Fall 2023 Encore Programs

Encore programs are presented on Zoom each Friday. The first presentation begins at 10 a.m. and the second at 11 a.m. The link will be sent to all members; no registration required. The programs are open to the public, and non members may contact the FCLIR office to request the link.


September 29

Marshall Ash The Mythology of Daedalus and Icarus In writing “The Portrait of an Artist as a Young Man,” one material James Joyce used is the myth of Daedalus and Icarus. I present that myth here. This myth connects to the myths of Theseus and a host of surrounding figures.
Rachel Borson Ratatouille Ratatouille, an animated film, was one of the most enjoyable Pixar films. Thematically, the film is a rich source to discuss the human condition. The culinary aspects of the film were (Chef’s kiss) fabulous and fun to speak about, as was the wonderful music. Short clips are interwoven with analysis.

October 6

Jane Holloway A Mother’s Mystery Years – Elizabeth, alcohol and the 1930s After growing up in a strict German immigrant family in a small town, what would it have been like for Elizabeth, a single woman in her twenties, to live and work in the big city of Minneapolis during the 1930s? How might the economic crisis of the Great Depression, the repeal of Prohibition, the portrayal of women in the movies, closed-body automobiles (the “Devil Wagons”), and her family genetics contribute to Elizabeth’s growing dependence on alcohol which started during this decade?
Ilene Rosenfeld Sears and Department Stores Department Stores opened as early as 1825. In New York City they started downtown, then moved up to the “Ladies’ Mile” and above 34th Street and onto Fifth Avenue. Sears Roebuck began as a catalog mailed across the country, especially to rural areas. Between 1908 and 1940 Sears catalogs included Kit Houses in over 40 architectural designs, and Sears shipped all parts (as many as 30,000) by rail needed to build a house. Sears homes still stand in neighborhoods today…built to last.

October 13

Bonnie Strickland Witness in Atlanta From 1962 till 1973, I was a faculty member at Emory University in Atlanta. I became involved in the Civil Rights movement, which was the preeminent social movement at that time. This presentation is some coverage of my experiences in civil rights activities in Atlanta during the sixties.
Naomi Yanis Alternatives to GDP In our society economic measurements, especially GDP, dominate the debate. What IS GDP, and why do economists increasingly believe it is important to do more to measure the economic well-being of the families who make up the economy than what GDP measures. What might we replace GDP with?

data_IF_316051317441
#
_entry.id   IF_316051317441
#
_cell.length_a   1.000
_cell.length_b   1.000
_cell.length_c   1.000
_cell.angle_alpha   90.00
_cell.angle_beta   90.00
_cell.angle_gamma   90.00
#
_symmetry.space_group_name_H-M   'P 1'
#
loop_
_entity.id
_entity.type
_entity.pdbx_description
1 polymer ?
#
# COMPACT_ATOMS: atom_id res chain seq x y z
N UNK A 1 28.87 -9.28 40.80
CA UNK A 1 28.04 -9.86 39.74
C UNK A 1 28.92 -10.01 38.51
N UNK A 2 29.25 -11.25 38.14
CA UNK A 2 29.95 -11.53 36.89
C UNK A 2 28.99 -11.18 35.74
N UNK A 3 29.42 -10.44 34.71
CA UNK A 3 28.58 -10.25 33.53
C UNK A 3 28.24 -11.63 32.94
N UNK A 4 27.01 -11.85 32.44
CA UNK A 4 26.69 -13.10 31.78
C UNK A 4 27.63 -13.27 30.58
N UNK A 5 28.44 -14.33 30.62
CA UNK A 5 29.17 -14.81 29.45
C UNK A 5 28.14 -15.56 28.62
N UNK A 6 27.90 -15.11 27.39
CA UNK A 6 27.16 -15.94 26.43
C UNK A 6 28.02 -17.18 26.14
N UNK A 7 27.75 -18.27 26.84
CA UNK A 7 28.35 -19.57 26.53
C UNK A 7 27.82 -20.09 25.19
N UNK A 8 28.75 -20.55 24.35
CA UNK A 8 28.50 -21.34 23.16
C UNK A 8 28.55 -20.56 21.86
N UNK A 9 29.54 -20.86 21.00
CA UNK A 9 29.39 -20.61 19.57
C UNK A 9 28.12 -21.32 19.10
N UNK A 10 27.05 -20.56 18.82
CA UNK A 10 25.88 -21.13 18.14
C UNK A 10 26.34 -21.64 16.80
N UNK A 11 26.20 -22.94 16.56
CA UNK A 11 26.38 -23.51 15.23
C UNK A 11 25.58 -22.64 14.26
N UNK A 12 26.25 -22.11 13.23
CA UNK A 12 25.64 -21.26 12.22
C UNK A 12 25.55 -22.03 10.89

October 20

Nancy Eddy Macchu Picchu and other sites in Peru Using lidar, radiocarbon dating, accelerator mass spectrometry, DNA testing, computer-aided reconstruction along with traditional excavation on several different sites in Peru has provided new information on the Nazca lines, Machu Picchu, Moche sites and others.
Richard Nicoll Wooden Houses in Japan The wooden houses in Japan are the unique style of original Japanese housing. The wooden construction involves a high skill of joinery.

October 27

Seren Derin Ankara Days – Fall 1973 to Summer 1980 This piece is a significant period in my personal story. It is about my life during 1973 to 1980, when me, my husband and daughter lived in Ankara, Turkey.
Brian Sabel What’s Beyond the Périphérique? Algerian Immigration and the Banlieues of Paris. Paris is known for Notre Dame, the Louvre, and the Eiffel Tower. Algerian immigrants, who often work in the city, live outside the city concentrated in densely populated social housing projects. This presentation focuses on the history of French immigration policies and the use of social housing to control the lives of French Algerians.

November 3

Rutherford Platt Climate Change and Migration Human-related climate change is now the foremost threat to humanity and biological systems since the invention of nuclear weapons. As droughts, extreme heat, floods, wildfires, disease, and habitat loss proliferate, the human and non-human populations of ravaged areas seek to survive by migrating to supposedly more habitable locales. Like shipwreck survivors desperately clinging to an overloaded life raft, climate migrants face hostility from the occupants of “the raft” who fear for their own survival. The talk frames the crisis but offers no easy answers.
Tryna Hope Talking about Death My “Writing to Remember” piece discusses my feelings about death following the death of a close friend, 92 years old, who stopped nutrition and hydration in order to die. It includes how my friend and her partner (86) got from the decision through the death, and the importance of community.

November 10

Darcy Johnson Underground Railroad This presentation focuses on the routes of the Underground Railroad and some of the people who served as “conductors” for the railroad. Additionally, a part of the presentation reflects on songs the people used to assist with directions for enslaved people seeking freedom using video clips.
David LaPlante Repeal of the Glass-Steagall Act The Glass-Steagall Act, passed during the Great Depression in response to bank failures, separated commercial banks from investment banks. The Act was repealed in 1999. The presentation describes the crises that gave rise to the Act and its demise, as financial companies and their political influence grew in the 1980s and 1990s.